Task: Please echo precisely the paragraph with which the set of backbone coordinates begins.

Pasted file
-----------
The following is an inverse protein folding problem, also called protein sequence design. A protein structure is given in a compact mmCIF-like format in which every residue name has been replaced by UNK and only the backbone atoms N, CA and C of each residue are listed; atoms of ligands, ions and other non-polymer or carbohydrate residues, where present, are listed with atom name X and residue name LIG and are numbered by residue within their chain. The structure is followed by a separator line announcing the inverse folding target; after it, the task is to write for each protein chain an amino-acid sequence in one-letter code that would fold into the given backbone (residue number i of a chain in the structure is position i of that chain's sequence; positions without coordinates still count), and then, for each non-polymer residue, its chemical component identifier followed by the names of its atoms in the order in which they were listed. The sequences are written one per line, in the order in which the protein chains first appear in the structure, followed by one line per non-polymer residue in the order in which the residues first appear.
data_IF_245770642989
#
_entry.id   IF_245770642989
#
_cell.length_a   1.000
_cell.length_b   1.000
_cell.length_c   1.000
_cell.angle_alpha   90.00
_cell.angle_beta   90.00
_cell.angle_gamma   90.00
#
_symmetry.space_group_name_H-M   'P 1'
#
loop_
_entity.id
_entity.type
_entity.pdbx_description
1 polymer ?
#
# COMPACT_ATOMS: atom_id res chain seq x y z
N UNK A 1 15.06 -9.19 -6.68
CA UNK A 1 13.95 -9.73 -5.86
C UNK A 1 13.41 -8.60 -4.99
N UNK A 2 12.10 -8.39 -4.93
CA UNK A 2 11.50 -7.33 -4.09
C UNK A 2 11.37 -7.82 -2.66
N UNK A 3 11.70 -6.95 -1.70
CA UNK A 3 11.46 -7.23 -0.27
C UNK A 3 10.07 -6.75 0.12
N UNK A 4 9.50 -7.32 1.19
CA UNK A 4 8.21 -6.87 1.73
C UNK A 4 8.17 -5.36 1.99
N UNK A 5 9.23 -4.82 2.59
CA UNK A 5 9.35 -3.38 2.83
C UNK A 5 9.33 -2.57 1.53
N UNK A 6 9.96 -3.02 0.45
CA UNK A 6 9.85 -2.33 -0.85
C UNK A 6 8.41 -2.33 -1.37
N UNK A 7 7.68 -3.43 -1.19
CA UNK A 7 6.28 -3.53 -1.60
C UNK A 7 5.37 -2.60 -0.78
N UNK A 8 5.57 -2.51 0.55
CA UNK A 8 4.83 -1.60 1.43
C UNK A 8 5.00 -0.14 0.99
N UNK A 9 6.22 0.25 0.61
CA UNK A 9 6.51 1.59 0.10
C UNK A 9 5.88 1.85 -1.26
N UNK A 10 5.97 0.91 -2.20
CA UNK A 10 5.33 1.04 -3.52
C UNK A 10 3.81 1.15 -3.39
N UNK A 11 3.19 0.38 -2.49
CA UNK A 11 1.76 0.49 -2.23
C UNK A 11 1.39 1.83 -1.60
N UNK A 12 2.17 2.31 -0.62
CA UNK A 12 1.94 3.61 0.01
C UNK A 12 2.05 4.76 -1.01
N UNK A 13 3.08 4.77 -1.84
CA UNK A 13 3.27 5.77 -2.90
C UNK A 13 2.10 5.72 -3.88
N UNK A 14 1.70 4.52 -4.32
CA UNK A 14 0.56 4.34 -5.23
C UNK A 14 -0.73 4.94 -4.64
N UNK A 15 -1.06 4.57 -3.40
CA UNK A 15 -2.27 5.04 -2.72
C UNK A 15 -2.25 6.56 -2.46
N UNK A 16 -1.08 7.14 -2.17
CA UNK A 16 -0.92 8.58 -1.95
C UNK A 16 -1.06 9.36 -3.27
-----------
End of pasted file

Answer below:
The following is an inverse protein folding problem, also called protein sequence design. A protein structure is given in a compact mmCIF-like format in which every residue name has been replaced by UNK and only the backbone atoms N, CA and C of each residue are listed; atoms of ligands, ions and other non-polymer or carbohydrate residues, where present, are listed with atom name X and residue name LIG and are numbered by residue within their chain. The structure is followed by a separator line announcing the inverse folding target; after it, the task is to write for each protein chain an amino-acid sequence in one-letter code that would fold into the given backbone (residue number i of a chain in the structure is position i of that chain's sequence; positions without coordinates still count), and then, for each non-polymer residue, its chemical component identifier followed by the names of its atoms in the order in which they were listed. The sequences are written one per line, in the order in which the protein chains first appear in the structure, followed by one line per non-polymer residue in the order in which the residues first appear.